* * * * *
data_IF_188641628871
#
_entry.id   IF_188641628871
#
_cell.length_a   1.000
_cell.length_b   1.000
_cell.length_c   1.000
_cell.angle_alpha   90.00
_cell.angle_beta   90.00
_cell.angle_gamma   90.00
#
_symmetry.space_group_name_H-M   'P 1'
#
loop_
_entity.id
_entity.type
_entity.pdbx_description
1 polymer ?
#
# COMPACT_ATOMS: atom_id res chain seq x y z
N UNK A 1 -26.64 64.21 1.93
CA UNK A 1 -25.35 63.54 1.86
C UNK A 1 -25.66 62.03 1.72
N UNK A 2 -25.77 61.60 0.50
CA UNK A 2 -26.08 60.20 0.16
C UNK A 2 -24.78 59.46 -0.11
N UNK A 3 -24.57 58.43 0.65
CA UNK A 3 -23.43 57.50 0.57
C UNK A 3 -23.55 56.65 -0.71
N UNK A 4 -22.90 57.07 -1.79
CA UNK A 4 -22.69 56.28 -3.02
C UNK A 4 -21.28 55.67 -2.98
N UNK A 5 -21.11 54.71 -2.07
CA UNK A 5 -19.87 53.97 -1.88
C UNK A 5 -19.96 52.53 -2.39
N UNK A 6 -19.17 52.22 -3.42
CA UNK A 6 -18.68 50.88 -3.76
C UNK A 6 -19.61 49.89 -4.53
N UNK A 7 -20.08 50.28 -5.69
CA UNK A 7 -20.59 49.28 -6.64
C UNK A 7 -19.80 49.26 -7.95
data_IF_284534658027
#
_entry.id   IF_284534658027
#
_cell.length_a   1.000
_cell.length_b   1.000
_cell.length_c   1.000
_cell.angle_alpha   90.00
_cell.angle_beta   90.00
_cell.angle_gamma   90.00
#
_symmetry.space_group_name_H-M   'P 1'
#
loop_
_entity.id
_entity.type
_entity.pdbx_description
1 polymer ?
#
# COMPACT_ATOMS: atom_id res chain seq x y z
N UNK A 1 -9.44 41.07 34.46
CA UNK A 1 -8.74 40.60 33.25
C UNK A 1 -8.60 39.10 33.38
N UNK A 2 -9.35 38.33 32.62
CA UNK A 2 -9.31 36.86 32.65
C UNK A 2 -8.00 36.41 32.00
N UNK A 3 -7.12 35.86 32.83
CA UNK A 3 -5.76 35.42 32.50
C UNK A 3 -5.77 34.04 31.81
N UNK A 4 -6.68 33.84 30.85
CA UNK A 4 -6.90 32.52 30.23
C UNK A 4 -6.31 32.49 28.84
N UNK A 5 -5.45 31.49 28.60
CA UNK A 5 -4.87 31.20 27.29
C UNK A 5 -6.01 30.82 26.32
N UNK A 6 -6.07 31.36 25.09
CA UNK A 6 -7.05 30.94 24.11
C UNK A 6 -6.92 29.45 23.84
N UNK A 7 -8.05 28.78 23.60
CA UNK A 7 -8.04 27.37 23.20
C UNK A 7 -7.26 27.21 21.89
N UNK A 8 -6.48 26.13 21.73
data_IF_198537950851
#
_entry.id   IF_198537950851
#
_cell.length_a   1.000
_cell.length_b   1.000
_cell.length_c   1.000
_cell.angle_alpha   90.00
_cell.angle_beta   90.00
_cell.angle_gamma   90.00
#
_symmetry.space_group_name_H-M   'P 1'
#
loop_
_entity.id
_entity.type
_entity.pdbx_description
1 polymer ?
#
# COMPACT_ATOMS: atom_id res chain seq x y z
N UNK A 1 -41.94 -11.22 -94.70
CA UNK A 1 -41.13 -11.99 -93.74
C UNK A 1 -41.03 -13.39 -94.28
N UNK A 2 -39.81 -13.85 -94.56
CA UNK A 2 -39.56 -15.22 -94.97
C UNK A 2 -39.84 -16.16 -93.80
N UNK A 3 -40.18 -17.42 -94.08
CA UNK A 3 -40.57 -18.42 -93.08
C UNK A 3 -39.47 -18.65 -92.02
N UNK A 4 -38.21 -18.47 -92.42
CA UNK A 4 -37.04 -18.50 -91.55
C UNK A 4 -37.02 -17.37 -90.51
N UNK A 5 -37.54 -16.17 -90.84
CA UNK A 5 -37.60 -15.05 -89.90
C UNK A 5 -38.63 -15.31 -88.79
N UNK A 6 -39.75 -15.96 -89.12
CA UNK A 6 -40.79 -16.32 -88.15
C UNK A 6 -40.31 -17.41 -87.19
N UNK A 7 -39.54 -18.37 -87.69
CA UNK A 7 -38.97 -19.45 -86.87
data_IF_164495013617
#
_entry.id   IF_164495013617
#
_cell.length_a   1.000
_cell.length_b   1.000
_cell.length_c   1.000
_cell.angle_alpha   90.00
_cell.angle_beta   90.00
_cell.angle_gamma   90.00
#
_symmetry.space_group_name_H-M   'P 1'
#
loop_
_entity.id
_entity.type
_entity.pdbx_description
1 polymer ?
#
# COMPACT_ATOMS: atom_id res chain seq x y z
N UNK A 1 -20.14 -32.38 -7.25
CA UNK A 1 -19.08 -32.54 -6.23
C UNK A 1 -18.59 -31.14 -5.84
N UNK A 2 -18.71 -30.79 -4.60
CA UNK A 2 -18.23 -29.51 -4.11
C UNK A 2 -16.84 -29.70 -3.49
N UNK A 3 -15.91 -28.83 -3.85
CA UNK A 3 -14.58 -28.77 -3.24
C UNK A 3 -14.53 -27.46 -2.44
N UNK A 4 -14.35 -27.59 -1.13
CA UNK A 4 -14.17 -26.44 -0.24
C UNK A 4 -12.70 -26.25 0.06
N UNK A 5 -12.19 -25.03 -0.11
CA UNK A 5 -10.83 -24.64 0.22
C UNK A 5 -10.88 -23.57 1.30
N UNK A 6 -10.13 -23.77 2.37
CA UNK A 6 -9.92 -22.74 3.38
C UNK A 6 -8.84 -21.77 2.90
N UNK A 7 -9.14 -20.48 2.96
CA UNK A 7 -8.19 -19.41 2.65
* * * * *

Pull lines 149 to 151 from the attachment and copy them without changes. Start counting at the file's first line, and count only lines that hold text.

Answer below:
C UNK A 2 -16.84 -29.70 -3.49
N UNK A 3 -15.91 -28.83 -3.85
CA UNK A 3 -14.58 -28.77 -3.24